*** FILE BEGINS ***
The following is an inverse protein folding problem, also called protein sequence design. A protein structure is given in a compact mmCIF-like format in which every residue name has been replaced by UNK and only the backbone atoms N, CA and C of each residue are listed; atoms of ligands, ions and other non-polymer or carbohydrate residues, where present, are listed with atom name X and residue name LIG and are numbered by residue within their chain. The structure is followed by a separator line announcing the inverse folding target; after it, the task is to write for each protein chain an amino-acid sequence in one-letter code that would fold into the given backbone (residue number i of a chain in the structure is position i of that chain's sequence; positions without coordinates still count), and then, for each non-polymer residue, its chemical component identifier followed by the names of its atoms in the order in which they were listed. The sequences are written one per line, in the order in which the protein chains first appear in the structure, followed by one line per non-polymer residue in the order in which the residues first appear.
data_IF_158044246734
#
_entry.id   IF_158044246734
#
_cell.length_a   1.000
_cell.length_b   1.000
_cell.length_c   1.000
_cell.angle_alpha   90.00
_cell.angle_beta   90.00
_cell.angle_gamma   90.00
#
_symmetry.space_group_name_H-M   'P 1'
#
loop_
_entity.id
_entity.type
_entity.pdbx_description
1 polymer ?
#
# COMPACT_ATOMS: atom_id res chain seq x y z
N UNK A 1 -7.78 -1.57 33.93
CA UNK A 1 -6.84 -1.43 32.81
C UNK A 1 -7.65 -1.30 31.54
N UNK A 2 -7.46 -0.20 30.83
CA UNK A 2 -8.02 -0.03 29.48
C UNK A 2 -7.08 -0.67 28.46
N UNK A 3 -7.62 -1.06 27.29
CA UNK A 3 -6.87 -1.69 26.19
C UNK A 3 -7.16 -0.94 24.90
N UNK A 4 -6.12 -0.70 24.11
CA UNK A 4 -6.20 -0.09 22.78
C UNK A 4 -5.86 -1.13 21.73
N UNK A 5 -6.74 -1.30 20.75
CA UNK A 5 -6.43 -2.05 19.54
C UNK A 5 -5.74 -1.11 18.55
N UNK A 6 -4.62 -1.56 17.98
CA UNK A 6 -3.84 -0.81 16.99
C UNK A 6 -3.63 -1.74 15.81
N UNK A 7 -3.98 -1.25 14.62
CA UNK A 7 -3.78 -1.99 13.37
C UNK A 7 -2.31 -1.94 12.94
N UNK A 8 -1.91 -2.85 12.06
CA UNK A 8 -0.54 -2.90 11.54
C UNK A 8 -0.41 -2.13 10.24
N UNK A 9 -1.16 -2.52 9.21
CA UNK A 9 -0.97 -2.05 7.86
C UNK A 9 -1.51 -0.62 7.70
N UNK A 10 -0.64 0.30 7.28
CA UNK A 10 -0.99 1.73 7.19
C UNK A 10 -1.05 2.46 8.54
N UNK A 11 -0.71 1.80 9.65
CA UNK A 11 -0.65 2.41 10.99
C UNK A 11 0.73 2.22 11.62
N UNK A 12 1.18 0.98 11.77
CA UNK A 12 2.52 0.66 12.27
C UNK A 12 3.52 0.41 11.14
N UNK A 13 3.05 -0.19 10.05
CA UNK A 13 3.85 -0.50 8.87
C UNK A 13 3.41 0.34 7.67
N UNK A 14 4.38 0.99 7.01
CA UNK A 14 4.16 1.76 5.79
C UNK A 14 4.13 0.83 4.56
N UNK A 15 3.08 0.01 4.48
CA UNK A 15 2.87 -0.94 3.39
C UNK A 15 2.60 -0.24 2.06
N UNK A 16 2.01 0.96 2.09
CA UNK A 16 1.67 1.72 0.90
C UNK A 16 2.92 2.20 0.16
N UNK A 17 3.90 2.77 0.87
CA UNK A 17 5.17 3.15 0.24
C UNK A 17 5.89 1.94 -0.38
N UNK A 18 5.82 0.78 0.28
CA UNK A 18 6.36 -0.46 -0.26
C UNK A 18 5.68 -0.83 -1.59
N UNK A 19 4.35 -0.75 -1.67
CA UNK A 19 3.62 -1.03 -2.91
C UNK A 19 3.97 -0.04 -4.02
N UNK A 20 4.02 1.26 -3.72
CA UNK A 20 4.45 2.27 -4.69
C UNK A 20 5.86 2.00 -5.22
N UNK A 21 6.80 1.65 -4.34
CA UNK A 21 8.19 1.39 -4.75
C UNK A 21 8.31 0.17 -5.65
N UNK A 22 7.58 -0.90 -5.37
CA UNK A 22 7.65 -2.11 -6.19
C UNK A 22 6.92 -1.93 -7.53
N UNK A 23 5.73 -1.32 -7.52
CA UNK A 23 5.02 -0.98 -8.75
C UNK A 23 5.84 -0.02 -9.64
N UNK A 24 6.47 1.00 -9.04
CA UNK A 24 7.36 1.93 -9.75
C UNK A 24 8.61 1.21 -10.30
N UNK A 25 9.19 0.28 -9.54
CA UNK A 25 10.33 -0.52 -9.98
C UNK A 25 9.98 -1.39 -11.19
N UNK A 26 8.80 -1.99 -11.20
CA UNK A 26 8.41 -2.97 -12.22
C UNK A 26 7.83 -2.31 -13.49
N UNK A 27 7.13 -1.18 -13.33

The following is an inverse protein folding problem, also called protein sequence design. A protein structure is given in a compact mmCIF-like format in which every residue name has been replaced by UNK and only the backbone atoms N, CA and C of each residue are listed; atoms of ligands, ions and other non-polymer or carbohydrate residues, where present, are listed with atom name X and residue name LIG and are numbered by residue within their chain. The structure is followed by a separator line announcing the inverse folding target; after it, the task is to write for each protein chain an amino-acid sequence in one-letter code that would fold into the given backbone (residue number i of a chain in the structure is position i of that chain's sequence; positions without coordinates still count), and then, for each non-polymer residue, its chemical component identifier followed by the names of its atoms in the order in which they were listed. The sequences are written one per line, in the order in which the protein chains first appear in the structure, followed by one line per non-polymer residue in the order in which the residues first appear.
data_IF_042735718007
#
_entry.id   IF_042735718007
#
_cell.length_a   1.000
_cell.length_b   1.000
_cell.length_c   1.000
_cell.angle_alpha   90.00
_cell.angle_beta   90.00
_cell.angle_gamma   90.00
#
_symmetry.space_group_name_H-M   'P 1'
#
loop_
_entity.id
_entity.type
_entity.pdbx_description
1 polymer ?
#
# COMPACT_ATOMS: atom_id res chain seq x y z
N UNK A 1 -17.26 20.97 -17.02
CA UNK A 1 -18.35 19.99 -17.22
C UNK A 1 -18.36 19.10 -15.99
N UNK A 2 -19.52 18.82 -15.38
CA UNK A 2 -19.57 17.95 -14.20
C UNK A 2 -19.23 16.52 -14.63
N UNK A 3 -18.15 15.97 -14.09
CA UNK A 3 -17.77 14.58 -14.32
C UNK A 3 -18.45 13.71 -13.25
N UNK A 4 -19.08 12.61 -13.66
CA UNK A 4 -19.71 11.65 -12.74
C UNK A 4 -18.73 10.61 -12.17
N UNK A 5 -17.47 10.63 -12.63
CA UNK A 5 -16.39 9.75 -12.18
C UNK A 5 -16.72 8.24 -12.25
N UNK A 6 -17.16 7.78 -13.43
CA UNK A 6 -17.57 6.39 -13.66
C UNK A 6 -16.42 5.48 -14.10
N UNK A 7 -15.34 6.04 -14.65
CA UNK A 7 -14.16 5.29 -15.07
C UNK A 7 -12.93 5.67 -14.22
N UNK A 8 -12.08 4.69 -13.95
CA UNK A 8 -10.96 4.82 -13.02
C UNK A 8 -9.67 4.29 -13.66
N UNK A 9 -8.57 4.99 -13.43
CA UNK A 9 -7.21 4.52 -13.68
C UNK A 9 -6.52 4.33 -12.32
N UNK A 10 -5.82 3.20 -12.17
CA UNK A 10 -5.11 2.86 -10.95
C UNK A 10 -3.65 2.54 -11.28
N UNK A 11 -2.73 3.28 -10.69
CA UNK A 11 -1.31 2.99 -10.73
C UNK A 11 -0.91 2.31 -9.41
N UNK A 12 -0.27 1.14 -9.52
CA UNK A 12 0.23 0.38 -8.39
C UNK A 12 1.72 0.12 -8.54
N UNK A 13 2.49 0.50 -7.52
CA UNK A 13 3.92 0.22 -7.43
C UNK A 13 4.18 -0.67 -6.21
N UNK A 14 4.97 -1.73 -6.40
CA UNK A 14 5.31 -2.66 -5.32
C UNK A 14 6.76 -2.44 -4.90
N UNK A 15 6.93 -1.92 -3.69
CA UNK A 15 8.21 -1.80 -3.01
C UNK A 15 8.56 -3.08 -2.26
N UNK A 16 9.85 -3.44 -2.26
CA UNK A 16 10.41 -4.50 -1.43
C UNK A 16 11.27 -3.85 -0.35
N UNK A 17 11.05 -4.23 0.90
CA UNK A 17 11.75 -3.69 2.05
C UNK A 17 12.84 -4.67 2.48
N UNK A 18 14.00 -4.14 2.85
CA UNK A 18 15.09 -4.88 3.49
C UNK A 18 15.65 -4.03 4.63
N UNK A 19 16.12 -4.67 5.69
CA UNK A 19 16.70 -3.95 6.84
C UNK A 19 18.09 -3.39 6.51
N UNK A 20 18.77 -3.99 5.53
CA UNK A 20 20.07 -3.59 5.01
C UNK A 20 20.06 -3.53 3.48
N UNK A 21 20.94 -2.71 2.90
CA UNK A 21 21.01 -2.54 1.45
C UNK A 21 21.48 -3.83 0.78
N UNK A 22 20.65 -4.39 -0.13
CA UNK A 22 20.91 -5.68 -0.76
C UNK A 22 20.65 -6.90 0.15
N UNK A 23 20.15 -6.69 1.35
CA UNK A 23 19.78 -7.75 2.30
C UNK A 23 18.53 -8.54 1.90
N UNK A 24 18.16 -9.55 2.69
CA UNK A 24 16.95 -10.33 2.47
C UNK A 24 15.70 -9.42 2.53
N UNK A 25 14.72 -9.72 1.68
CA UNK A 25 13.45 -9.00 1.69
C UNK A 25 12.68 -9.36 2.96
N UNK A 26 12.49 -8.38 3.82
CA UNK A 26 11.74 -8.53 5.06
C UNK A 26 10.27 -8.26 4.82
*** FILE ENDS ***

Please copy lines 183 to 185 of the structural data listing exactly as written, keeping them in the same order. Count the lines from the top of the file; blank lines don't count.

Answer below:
CA UNK A 21 21.01 -2.54 1.45
C UNK A 21 21.48 -3.83 0.78
N UNK A 22 20.65 -4.39 -0.13